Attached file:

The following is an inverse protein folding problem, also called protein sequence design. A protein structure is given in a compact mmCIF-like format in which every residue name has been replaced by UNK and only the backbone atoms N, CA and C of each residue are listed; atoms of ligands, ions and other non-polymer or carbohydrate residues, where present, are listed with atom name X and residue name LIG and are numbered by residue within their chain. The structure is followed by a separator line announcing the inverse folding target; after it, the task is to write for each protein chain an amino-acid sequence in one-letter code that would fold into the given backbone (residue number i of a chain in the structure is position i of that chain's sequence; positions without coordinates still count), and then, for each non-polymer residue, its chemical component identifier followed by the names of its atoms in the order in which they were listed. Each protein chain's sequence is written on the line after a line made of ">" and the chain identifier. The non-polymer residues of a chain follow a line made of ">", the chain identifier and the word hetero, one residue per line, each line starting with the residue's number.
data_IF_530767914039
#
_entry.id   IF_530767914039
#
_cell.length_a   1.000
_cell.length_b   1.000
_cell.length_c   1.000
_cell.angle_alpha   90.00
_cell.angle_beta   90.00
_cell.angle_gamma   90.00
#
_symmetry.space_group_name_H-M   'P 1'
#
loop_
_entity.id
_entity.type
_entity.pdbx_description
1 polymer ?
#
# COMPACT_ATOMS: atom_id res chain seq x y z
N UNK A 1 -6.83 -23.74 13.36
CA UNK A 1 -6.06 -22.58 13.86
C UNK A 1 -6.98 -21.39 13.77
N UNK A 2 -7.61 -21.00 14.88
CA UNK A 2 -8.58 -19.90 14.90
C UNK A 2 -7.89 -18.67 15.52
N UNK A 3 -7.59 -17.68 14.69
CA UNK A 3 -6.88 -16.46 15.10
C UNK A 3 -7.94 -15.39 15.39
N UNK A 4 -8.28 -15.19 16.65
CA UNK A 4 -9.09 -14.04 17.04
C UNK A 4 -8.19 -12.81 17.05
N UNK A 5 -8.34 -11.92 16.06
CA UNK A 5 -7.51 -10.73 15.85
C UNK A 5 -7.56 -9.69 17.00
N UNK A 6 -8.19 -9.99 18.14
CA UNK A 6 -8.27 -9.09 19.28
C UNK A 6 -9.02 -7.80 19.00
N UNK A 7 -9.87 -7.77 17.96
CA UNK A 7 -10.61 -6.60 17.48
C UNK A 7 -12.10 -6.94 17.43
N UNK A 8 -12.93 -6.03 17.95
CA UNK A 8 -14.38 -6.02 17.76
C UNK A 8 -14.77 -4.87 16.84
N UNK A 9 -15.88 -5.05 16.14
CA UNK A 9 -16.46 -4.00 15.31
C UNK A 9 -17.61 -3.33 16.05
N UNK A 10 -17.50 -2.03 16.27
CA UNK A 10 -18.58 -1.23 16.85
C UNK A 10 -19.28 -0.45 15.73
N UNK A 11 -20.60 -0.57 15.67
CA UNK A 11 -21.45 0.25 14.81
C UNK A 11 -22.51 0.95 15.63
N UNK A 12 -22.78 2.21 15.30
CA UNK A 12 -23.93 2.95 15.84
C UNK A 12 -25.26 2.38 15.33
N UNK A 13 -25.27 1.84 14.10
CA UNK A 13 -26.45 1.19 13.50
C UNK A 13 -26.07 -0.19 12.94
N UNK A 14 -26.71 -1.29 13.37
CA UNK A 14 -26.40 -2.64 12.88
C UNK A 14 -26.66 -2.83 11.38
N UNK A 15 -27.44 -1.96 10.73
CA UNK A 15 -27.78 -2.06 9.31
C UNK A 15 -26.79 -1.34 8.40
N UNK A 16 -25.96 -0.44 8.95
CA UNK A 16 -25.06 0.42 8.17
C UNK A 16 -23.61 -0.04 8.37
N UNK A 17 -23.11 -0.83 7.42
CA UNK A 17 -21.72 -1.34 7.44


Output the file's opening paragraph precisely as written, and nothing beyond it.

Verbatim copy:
The following is an inverse protein folding problem, also called protein sequence design. A protein structure is given in a compact mmCIF-like format in which every residue name has been replaced by UNK and only the backbone atoms N, CA and C of each residue are listed; atoms of ligands, ions and other non-polymer or carbohydrate residues, where present, are listed with atom name X and residue name LIG and are numbered by residue within their chain. The structure is followed by a separator line announcing the inverse folding target; after it, the task is to write for each protein chain an amino-acid sequence in one-letter code that would fold into the given backbone (residue number i of a chain in the structure is position i of that chain's sequence; positions without coordinates still count), and then, for each non-polymer residue, its chemical component identifier followed by the names of its atoms in the order in which they were listed. Each protein chain's sequence is written on the line after a line made of ">" and the chain identifier. The non-polymer residues of a chain follow a line made of ">", the chain identifier and the word hetero, one residue per line, each line starting with the residue's number.